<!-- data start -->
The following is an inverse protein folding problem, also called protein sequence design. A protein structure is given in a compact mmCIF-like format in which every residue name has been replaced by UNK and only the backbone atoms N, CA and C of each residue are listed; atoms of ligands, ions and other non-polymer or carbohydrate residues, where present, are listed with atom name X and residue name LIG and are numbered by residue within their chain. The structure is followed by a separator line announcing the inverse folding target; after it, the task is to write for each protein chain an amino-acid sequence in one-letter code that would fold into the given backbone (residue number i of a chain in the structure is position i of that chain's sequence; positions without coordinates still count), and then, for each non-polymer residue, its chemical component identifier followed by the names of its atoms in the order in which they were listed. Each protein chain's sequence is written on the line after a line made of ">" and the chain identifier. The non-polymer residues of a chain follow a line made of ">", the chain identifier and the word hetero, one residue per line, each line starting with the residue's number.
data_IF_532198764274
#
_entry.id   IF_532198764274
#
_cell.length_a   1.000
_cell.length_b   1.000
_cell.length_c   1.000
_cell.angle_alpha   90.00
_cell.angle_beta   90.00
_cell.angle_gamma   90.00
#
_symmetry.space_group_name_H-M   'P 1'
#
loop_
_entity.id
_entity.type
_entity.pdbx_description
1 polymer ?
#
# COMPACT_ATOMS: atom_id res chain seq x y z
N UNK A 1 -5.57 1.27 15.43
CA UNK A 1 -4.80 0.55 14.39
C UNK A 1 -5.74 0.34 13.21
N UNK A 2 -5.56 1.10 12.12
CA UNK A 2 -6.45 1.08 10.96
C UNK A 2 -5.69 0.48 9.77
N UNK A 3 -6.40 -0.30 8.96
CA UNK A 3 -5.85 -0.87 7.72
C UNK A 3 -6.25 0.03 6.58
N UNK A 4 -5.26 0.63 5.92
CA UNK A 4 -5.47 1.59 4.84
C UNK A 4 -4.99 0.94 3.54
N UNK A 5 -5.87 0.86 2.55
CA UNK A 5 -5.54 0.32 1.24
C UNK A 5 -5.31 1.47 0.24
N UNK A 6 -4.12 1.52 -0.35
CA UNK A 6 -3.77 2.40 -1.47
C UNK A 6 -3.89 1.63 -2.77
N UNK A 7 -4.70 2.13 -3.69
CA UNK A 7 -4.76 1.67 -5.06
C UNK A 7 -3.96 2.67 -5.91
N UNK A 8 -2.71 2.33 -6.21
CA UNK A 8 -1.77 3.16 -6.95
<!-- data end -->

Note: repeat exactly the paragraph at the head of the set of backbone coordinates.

The following is an inverse protein folding problem, also called protein sequence design. A protein structure is given in a compact mmCIF-like format in which every residue name has been replaced by UNK and only the backbone atoms N, CA and C of each residue are listed; atoms of ligands, ions and other non-polymer or carbohydrate residues, where present, are listed with atom name X and residue name LIG and are numbered by residue within their chain. The structure is followed by a separator line announcing the inverse folding target; after it, the task is to write for each protein chain an amino-acid sequence in one-letter code that would fold into the given backbone (residue number i of a chain in the structure is position i of that chain's sequence; positions without coordinates still count), and then, for each non-polymer residue, its chemical component identifier followed by the names of its atoms in the order in which they were listed. Each protein chain's sequence is written on the line after a line made of ">" and the chain identifier. The non-polymer residues of a chain follow a line made of ">", the chain identifier and the word hetero, one residue per line, each line starting with the residue's number.